Archive for November 16th, 2014

Clashes in rebel-held suburb of Syrian capital

November 15, 2014

BEIRUT (AP) — Rare internal fighting broke out in a rebel stronghold east of the capital Damascus between armed residents and members of a powerful opposition faction, activists said Saturday.

The activists said the fighting broke out Friday and continued Saturday between residents and members of the Islamic Army in the suburb of Douma that is almost surrounded by forces loyal to President Bashar Assad.

A Syria-based activist who goes by the name of Mohammed Orabi said the clashes began when residents attacked the storage units of influential merchants who dominate the local food distribution business to protest high prices.

Orabi and the Britain-based Syrian Observatory for Human Rights said guards at the units opened fire, seriously wounding several residents. The Observatory said one of the storage units attacked is controlled by the Justice Charitable Institution that is close to the Islamic Army.

The Islamic Army, a powerful rebel faction which tightly controls Douma, receives funding from some of these merchants, activists say, and is fighting local residents to defend them. “People are angry with the Islamic Army because they back the merchants,” Orabi said via Skype. “People want the prices to go down.”

“The fighting has been ongoing since yesterday,” he added saying that at least 11 people have been wounded. Also Saturday, the Observatory, which relies on a network of activists around the country, said the government air force has conducted 581 airstrikes since the beginning of November, killing at least 115 people including 19 children.

The group said the airstrikes were carried out by warplanes and helicopter gunships. They also wounded 370 people and caused wide damage in provinces including Homs, Hama, Aleppo, Idlib and Daraa. Activists say more than 200,000 people have been killed in Syria since protests against Assad spiraled into violence in 2011.

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Archaeologists dig at ancient site near Syrian war

November 15, 2014

GAZIANTEP, Turkey (AP) — Archaeology and war don’t usually mix, yet that’s been the case for years at Karkemish, an ancient city along the Turkey-Syria border where an excavation team announced its newest finds Saturday just meters (yards) from Islamic State-controlled territory.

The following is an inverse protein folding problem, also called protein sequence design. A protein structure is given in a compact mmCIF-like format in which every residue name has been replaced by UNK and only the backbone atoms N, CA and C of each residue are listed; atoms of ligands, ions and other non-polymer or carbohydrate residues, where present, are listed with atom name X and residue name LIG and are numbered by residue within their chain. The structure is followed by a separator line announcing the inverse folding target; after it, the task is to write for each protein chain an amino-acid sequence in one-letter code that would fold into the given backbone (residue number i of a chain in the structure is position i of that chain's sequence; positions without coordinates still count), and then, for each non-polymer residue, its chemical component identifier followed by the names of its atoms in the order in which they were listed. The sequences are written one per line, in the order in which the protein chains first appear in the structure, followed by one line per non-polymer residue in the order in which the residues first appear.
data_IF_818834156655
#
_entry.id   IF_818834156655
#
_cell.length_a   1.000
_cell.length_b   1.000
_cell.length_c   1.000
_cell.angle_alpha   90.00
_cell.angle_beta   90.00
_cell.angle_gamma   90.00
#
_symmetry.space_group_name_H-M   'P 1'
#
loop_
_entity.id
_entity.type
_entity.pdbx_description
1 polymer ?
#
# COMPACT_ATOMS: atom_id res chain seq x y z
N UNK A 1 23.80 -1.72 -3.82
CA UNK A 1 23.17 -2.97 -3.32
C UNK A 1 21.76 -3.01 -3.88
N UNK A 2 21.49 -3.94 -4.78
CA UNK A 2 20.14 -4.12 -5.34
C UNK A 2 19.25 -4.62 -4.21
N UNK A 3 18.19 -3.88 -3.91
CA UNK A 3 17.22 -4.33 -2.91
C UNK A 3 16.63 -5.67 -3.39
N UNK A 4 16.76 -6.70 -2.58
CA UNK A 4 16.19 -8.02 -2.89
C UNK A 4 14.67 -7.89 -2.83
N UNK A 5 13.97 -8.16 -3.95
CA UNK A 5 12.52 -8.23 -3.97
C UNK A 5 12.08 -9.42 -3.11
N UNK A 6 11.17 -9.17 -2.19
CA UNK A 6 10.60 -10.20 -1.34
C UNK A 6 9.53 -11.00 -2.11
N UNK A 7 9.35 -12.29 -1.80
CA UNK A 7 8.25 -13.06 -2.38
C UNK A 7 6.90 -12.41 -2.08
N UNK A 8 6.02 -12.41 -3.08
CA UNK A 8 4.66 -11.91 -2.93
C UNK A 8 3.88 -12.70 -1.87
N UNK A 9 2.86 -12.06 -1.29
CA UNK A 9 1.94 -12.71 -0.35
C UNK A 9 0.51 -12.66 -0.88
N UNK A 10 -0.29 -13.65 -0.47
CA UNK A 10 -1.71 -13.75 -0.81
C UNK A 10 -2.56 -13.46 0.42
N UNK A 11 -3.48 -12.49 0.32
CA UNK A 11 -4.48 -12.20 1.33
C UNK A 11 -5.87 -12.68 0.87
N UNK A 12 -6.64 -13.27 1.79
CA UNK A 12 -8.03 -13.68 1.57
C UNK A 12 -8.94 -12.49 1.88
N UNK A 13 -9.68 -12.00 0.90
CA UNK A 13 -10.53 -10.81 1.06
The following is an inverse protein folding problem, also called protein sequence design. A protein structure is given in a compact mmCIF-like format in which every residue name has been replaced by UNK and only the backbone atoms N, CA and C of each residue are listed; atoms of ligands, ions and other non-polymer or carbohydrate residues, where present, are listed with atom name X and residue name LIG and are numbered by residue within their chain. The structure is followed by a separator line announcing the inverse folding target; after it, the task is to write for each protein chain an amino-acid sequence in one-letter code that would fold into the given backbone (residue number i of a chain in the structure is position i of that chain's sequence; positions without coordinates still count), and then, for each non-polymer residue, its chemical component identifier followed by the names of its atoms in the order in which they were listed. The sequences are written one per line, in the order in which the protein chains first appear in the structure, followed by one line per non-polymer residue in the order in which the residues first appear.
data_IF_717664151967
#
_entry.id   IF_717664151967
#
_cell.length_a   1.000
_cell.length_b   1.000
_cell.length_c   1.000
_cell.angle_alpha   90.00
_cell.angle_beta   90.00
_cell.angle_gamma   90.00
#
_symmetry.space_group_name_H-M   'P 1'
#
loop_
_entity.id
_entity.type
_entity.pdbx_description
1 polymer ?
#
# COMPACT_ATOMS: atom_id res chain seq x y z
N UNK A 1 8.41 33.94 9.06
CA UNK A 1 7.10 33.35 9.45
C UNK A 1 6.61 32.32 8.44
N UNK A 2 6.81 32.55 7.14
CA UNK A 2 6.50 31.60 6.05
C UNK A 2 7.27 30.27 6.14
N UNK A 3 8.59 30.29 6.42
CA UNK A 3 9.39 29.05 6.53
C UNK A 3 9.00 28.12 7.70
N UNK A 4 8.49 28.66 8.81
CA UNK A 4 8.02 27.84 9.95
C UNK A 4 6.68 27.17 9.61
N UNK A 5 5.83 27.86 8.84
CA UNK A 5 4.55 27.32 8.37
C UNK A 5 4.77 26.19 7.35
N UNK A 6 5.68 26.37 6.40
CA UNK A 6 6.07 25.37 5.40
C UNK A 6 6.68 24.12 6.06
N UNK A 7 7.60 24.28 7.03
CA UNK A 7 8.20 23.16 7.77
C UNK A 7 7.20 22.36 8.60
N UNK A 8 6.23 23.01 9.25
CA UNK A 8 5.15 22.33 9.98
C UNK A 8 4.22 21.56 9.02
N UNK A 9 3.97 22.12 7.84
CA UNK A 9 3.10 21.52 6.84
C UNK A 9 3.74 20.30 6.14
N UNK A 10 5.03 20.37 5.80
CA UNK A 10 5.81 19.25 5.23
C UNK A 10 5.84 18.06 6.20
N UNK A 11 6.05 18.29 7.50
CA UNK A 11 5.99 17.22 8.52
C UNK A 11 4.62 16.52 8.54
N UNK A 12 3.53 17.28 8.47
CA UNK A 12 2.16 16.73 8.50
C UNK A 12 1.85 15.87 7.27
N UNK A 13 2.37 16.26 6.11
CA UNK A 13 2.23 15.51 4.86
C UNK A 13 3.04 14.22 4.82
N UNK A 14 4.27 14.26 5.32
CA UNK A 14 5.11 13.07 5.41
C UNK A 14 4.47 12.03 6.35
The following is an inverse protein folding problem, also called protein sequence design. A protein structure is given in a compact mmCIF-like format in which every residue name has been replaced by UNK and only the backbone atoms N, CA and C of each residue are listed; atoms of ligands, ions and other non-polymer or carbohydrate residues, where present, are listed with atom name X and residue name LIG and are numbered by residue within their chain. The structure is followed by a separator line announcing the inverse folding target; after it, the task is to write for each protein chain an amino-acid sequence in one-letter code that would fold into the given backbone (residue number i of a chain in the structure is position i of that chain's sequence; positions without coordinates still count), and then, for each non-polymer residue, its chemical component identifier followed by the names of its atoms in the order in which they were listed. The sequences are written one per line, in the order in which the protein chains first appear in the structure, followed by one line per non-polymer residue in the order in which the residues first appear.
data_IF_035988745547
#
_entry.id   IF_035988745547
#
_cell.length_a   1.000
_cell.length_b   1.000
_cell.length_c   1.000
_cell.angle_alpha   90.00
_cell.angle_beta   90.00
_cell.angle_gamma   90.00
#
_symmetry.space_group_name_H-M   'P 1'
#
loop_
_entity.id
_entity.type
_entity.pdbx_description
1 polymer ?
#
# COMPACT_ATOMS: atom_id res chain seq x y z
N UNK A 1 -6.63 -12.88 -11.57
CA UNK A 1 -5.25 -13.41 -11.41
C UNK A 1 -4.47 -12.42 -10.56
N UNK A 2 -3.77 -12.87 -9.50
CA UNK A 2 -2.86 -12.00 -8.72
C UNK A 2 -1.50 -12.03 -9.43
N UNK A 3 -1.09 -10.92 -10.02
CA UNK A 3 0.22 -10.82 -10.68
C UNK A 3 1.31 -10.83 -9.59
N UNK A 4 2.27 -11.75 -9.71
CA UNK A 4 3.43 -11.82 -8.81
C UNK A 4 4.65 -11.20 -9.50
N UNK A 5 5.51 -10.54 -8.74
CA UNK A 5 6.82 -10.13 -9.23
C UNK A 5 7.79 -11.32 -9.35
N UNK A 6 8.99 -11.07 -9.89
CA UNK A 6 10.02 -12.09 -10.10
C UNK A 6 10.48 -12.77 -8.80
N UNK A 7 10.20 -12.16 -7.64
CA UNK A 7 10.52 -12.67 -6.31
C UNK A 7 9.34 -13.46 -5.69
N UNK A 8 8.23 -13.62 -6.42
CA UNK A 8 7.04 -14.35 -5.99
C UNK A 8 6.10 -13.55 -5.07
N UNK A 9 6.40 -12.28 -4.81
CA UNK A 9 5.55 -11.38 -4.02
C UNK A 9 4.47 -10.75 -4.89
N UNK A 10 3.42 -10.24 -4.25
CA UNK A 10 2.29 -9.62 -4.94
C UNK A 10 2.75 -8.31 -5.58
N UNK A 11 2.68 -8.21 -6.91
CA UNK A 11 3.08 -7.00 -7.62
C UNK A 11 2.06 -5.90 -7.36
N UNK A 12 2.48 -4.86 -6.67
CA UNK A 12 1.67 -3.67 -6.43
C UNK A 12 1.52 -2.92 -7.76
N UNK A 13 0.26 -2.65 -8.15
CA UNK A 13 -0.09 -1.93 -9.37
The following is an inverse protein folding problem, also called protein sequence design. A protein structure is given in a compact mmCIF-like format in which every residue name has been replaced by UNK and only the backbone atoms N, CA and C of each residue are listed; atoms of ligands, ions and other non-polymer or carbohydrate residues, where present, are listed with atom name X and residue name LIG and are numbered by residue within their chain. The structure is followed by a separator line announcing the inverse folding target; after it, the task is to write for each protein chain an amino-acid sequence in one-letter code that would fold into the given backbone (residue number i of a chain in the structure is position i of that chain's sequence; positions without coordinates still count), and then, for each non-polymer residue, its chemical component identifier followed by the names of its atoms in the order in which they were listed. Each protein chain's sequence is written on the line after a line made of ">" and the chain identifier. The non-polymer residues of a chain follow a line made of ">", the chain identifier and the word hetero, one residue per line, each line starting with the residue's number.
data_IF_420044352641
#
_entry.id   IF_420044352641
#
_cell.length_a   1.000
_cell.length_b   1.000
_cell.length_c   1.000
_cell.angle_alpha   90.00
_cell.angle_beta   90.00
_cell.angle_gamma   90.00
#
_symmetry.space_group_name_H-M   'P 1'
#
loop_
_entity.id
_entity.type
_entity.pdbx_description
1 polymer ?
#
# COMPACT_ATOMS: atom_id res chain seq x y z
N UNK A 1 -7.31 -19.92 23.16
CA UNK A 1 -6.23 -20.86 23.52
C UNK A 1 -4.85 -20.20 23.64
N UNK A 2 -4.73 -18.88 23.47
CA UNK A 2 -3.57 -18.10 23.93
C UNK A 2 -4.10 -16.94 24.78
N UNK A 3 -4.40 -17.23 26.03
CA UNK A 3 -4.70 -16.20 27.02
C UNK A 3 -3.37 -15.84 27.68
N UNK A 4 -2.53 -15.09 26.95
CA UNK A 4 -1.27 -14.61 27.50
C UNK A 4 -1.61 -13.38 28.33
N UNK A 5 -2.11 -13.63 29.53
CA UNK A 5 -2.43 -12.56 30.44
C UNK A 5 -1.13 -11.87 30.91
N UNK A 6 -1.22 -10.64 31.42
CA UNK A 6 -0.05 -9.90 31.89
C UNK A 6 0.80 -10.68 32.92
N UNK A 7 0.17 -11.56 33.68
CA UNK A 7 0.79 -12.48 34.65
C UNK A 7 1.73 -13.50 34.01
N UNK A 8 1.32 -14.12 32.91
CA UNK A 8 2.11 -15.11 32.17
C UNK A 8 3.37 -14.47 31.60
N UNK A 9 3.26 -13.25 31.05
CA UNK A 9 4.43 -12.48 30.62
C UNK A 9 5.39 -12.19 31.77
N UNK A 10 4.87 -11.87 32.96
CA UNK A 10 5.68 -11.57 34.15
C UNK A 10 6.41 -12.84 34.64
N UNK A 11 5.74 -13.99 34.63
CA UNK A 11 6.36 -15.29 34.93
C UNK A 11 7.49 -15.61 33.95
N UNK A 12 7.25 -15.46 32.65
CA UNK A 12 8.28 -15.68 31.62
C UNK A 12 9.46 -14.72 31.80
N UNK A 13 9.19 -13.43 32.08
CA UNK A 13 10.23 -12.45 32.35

Karkemish, dating back more than 5,000 years, is close to the Syrian city of Jarablous, which now flies the black banner of the Islamic extremist group. U.S.-led coalition aircraft flew overhead as Nicolo Marchetti, a professor of archaeology and art history of the Ancient Near East at the University of Bologna. He is the project director at Karkemish, where the Turkish military let archaeologists resume work in 2011 for the first time since its troops occupied the site about 90 years ago.

“Basically we work 20 meters away from the Islamic State-controlled areas,” Marchetti said, standing at the site, which is guarded by more than 500 Turkish soldiers, tanks and artillery. “Still, we have had no problem at all. … We work in a military area. It is very well protected.”

The project, which also includes archaeologists from Gaziantep and Istanbul universities, is doing the most extensive excavations at Karkemish in nearly a century, building on the work of British Museum teams that included T.E. Lawrence, the adventurer known as Lawrence of Arabia.

Marchetti said the plan is to open the site to tourists next spring. A concrete barrier, about four meters high, will be installed at the site. “This will be a total protection for the tourists,” he said.

The strategic city, its importance long known to scholars because of references in ancient texts, was under the sway of Hittites and other imperial rulers and independent kings. However, archaeological investigation there was halted by World War I. It was stopped again by hostilities between Turkish nationalists and French colonizers from Syria who built machine gun nests in its defensive walls. Part of the area was mined in the 1950s, and in later years, creating deadly obstacles to excavation. Demining was completed just a few years ago.

Archaeologists are completing their fourth season unearthing the secrets of Karkemish along the Euphrates. The name Karkemish means “Quay of (the god) Kamis,” a deity at the time in northern Syria. Stone monuments decorated with sculptures, hieroglyphics and more than 20 meter-high city walls attest to the influence of the town.

Among this year’s finds were sculptures in the palace of King Katuwa, who ruled the area around 900 B.C. There were five large orthostats in limestone and basalt, a dark grey to black rock, that portray row of individuals bearing gifts of gazelle. An orthostate is an upright stone or slab that forms part of a structure.

The archaeologists also found a mosaic floor in the palace of Sargon II, who reigned around 700 B.C. over Assyria, an ancient empire mostly located in Mesopotamia. And the team finished exploration of the ruins of the expedition house of Lawrence of Arabia, who worked at Karkemish between 1911 and 1914.

The team began its project in 2011 around the time that the Syrian uprising against President Bashar Assad was escalating. About one-third of the 90-hectare (222-acre) archaeological site lies inside Syria and is therefore off-limits; construction and farming in Jarablous have encroached on what was the outer edge of the ancient city. Most discoveries have been made on the Turkish side.

Riechmann reported from Istanbul.

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